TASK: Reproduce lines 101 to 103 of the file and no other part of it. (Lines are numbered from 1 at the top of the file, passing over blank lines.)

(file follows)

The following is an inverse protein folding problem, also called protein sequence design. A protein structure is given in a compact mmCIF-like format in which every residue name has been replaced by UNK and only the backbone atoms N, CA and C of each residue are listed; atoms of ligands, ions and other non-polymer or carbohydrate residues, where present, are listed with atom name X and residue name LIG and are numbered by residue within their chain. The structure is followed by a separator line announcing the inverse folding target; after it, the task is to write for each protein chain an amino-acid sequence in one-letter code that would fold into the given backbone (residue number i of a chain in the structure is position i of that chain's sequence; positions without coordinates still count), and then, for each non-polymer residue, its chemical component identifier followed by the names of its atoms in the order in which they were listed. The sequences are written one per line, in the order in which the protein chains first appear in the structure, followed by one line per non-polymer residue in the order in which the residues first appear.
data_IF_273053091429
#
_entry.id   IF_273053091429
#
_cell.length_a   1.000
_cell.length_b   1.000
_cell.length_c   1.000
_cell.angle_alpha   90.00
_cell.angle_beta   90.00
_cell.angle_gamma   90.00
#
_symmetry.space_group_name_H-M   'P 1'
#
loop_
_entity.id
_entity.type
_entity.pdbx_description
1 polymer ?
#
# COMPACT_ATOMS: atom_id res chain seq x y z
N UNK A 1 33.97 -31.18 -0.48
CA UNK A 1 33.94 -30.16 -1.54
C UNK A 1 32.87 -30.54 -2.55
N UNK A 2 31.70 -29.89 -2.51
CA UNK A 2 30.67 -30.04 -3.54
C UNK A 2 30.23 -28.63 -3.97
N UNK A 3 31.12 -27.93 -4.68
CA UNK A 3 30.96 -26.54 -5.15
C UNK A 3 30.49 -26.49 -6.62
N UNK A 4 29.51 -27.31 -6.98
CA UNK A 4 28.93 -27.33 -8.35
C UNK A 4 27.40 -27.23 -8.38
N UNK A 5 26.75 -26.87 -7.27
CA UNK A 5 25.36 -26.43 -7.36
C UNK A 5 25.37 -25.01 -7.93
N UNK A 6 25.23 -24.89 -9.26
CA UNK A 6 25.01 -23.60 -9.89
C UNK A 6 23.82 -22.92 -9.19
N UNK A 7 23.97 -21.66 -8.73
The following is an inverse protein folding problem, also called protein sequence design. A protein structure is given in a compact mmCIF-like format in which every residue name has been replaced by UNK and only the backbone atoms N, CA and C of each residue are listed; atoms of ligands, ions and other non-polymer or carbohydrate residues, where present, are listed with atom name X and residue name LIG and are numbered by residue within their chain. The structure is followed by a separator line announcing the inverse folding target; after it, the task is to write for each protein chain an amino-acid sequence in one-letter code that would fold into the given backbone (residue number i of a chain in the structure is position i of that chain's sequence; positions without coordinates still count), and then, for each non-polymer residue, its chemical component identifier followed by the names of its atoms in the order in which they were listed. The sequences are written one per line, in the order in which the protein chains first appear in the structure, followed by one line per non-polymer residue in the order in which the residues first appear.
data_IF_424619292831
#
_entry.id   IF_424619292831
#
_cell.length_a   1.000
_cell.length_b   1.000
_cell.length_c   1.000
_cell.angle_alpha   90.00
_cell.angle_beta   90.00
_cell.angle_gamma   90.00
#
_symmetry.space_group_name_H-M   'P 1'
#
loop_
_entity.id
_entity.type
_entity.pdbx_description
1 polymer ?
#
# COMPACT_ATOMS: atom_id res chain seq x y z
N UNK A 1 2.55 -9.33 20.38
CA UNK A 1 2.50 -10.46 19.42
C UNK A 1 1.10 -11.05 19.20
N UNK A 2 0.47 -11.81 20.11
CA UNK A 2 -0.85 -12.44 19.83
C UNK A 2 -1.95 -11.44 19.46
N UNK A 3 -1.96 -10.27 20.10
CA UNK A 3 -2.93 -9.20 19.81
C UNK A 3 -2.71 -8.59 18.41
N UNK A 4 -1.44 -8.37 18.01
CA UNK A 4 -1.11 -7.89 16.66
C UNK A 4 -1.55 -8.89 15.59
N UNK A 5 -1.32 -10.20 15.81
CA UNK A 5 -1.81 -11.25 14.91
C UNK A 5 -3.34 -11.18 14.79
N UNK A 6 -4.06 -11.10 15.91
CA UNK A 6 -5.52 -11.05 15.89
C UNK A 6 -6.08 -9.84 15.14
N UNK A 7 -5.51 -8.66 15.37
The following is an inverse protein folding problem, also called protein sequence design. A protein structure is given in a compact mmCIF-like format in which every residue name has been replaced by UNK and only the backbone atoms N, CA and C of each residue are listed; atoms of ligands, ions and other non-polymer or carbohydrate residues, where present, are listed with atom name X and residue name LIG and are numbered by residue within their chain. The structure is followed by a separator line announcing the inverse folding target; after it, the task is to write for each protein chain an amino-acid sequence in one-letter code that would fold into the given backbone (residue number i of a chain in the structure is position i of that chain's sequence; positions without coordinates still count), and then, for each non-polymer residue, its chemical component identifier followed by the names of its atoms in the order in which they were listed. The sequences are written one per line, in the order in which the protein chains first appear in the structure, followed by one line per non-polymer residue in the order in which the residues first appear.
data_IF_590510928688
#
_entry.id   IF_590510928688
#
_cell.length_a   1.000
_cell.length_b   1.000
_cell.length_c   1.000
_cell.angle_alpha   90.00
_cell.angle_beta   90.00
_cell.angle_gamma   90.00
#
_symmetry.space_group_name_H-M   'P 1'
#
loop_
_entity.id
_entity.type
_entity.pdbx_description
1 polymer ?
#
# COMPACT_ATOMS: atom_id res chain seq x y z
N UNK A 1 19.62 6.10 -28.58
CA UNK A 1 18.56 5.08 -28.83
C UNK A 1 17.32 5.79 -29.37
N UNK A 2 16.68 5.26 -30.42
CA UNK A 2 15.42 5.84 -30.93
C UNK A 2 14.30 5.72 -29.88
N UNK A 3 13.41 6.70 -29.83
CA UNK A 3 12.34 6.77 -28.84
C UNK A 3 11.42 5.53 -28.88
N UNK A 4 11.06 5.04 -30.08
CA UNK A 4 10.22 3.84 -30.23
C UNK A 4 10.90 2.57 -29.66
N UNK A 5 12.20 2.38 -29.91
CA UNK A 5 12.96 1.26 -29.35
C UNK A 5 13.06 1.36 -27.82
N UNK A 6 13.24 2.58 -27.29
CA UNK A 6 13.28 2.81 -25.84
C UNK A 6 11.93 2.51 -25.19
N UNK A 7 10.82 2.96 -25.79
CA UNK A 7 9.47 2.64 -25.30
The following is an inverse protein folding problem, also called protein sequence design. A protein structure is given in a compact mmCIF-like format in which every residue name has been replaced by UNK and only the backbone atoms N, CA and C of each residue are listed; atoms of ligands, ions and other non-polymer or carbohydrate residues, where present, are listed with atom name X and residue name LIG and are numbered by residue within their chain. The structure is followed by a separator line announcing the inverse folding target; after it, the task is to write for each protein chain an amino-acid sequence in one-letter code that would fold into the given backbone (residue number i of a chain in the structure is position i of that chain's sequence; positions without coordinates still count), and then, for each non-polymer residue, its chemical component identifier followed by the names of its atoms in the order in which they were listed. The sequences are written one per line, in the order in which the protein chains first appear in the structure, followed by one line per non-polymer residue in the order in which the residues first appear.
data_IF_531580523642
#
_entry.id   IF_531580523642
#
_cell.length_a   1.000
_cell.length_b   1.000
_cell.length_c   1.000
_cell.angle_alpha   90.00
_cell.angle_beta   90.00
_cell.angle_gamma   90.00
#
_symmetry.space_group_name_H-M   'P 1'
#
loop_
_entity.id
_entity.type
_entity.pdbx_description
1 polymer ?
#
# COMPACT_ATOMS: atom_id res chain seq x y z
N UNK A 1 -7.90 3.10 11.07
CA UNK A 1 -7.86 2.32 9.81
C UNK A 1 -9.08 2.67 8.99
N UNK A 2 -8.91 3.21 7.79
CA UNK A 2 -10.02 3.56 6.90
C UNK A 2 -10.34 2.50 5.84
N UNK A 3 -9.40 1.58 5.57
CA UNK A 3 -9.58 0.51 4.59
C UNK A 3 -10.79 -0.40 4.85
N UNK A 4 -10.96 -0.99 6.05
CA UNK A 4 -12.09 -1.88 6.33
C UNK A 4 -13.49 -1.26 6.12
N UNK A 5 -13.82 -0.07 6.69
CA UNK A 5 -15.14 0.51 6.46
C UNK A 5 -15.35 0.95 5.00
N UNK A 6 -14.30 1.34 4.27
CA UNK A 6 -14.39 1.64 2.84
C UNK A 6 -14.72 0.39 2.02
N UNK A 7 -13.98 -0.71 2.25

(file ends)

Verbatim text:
# COMPACT_ATOMS: atom_id res chain seq x y z
N UNK A 1 19.62 6.10 -28.58
CA UNK A 1 18.56 5.08 -28.83